A Boston, M.A. police officer, Joseph DeAngelo Jr., has been suspended for six months without pay for a racially charged video he created and shared. After his unpaid suspension, he will also be made to serve another six months on probation and undergo “significant” unconscious bias retraining. The suspension was announced by Boston’s Police Commissioner, William B. Evans.
DeAngelo Jr. has been a patrolman for over 4 years. He created and shared a video among friends that he said was meant as a spoof on another cop, Officer Dennis Leahy. The video contained racist remarks and text at the end that read, “This summer, black people have met their match.”
An investigation was done and officer Leahy, who was put on paid administrative leave, was returned to work. He was cleared of any wrongdoing because he was unaware of the video.
During the investigation, DeAngelo admitted to making the video. The Police Commissioner called DeAngelo’s actions “clearly insensitive and immature behavior. It was clear from Officer DeAngelo’s interview that he feels significant remorse for his actions and now realizes the impact this video has had on our community. Officer DeAngelo readily admitted to the conduct and has fully taken responsibility for his actions.”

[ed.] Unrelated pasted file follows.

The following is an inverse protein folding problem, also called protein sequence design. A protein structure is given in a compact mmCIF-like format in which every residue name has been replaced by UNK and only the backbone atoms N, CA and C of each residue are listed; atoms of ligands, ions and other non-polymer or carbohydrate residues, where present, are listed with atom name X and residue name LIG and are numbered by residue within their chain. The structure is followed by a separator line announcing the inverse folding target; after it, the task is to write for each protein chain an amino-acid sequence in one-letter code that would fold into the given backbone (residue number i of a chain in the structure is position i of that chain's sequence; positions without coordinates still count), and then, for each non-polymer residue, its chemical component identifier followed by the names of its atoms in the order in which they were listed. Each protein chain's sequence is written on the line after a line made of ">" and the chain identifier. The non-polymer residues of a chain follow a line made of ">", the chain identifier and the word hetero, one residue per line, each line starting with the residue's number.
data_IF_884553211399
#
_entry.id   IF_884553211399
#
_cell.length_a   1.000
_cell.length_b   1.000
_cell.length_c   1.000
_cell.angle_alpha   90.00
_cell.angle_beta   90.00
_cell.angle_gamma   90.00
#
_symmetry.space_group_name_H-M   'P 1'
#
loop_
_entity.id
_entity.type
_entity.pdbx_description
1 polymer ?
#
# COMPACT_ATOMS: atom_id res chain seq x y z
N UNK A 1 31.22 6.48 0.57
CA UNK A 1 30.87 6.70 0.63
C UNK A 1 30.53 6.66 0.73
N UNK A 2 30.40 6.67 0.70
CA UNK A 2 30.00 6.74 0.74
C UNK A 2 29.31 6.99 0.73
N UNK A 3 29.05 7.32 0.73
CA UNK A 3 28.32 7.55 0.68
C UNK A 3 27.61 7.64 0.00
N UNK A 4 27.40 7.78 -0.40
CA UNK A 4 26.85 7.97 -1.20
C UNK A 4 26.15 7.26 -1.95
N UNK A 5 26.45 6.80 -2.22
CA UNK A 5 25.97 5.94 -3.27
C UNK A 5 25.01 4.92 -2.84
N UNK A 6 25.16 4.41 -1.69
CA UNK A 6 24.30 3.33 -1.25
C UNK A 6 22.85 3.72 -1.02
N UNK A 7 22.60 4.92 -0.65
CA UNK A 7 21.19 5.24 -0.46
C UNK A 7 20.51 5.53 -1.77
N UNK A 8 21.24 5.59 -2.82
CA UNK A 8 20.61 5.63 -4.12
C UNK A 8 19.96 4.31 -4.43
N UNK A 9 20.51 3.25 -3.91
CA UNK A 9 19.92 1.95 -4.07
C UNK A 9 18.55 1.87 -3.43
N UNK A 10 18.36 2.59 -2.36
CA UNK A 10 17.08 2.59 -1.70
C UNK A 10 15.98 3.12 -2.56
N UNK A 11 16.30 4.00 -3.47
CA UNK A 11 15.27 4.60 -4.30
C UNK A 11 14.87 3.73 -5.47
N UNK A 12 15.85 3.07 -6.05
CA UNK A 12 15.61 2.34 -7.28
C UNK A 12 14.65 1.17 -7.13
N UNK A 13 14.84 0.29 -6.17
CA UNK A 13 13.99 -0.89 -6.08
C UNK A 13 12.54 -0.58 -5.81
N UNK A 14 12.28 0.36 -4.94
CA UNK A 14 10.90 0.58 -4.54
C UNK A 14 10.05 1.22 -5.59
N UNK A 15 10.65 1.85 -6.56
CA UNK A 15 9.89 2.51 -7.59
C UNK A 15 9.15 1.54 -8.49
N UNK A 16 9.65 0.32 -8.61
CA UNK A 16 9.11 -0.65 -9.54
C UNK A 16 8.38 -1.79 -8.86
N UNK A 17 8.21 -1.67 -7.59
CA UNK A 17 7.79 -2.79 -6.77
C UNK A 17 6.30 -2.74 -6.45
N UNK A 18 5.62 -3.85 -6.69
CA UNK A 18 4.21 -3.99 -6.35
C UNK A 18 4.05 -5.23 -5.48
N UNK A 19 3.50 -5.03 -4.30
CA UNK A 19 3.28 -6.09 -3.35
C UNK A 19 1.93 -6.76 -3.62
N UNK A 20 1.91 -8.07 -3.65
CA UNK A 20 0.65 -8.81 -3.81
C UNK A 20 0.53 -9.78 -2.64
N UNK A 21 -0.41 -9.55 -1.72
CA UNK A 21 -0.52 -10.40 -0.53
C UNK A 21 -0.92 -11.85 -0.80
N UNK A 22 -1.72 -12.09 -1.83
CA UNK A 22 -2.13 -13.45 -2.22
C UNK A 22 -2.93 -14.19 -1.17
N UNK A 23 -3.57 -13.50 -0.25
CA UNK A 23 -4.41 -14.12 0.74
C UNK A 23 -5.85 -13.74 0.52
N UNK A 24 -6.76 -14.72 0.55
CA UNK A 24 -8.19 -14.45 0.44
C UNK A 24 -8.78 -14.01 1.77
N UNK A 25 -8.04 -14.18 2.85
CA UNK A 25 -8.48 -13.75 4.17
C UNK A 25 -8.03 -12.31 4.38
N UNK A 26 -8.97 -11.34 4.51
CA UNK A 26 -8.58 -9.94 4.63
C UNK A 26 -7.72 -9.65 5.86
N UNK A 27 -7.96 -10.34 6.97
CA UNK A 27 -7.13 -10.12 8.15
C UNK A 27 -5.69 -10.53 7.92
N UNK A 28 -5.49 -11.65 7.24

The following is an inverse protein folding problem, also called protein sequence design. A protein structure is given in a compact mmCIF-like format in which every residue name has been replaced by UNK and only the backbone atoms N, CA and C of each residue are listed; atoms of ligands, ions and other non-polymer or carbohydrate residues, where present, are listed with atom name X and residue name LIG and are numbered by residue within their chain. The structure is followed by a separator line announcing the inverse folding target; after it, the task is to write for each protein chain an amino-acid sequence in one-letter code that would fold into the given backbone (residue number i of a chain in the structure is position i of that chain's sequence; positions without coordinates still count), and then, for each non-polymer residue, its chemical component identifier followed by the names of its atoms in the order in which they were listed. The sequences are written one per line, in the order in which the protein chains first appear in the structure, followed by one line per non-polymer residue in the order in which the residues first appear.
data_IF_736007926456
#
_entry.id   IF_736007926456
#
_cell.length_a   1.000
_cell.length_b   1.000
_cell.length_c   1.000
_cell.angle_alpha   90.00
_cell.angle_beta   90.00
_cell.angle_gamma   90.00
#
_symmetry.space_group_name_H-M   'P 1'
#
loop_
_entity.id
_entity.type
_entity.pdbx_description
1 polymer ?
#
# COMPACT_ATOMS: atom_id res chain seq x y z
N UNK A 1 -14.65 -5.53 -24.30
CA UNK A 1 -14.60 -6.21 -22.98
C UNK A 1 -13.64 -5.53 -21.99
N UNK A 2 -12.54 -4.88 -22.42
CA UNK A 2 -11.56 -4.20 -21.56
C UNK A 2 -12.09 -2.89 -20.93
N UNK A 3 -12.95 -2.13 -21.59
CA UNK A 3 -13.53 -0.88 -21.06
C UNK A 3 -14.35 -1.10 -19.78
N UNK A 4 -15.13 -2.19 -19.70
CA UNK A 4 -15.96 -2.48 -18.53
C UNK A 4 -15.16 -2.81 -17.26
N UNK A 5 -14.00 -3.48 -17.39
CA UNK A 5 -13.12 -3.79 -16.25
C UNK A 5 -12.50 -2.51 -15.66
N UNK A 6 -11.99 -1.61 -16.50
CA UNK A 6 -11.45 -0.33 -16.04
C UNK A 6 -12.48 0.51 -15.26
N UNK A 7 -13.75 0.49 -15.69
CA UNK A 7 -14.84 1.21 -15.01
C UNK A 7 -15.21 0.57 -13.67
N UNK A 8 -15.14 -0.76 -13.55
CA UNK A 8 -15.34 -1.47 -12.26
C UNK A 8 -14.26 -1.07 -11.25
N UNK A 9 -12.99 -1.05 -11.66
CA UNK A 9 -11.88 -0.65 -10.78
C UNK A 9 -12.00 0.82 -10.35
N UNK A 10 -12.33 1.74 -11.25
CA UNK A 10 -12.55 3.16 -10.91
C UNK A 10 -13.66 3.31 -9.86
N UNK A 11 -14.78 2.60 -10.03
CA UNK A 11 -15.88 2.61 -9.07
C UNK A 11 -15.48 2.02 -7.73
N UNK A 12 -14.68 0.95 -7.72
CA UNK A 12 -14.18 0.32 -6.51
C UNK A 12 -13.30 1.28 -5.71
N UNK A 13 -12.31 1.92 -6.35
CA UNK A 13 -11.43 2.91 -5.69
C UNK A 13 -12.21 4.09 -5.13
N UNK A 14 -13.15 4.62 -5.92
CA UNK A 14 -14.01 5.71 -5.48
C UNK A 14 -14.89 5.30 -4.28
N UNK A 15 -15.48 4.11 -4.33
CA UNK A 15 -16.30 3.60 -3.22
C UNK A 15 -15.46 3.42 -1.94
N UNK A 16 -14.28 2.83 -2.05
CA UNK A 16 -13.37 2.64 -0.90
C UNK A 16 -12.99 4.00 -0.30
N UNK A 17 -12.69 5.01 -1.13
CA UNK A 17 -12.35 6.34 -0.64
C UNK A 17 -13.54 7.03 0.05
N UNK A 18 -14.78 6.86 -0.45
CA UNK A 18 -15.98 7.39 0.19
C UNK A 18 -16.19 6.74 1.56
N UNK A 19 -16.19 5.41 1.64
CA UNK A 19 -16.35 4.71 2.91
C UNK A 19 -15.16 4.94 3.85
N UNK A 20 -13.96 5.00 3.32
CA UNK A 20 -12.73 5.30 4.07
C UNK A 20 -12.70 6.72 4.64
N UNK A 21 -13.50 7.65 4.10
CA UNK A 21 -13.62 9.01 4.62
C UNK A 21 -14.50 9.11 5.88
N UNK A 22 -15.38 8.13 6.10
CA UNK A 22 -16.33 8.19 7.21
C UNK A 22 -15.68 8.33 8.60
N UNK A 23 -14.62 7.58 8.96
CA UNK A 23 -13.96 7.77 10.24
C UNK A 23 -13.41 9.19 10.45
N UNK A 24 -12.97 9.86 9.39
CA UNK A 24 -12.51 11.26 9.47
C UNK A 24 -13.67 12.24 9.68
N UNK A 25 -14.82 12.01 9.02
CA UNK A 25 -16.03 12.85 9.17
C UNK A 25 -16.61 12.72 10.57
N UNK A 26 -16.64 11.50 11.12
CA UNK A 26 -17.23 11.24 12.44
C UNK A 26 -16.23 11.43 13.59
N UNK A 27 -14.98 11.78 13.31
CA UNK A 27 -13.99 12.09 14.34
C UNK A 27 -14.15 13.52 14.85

DeAngelo wrote the following open letter of apology: “To my family, my friends, my police department co-workers who I have embarrassed, and the people of the City of Boston, I offer a deep and sincere apology for the thoughtless, childish, insensitive, and offensive racial references contained in a video I made attempting to poke fun at a longtime friend and coworker,” DeAngelo wrote. “I was taught by my parents at a young age to respect people of all races, colors, and religions and was taught that all people, no matter what they look like or where they come from, should be treated the same…We all make mistakes in life, and some are bigger than others. I made a big one and ask for your forgiveness.”
The Superintendent in Chief, William Gross said, “We fully expect our officers should be sensitive to the needs and history of every citizen in Boston that we serve. This is a teachable moment. We still have work to do to address unconscious and implicit bias. We’re willing to do that with the public.”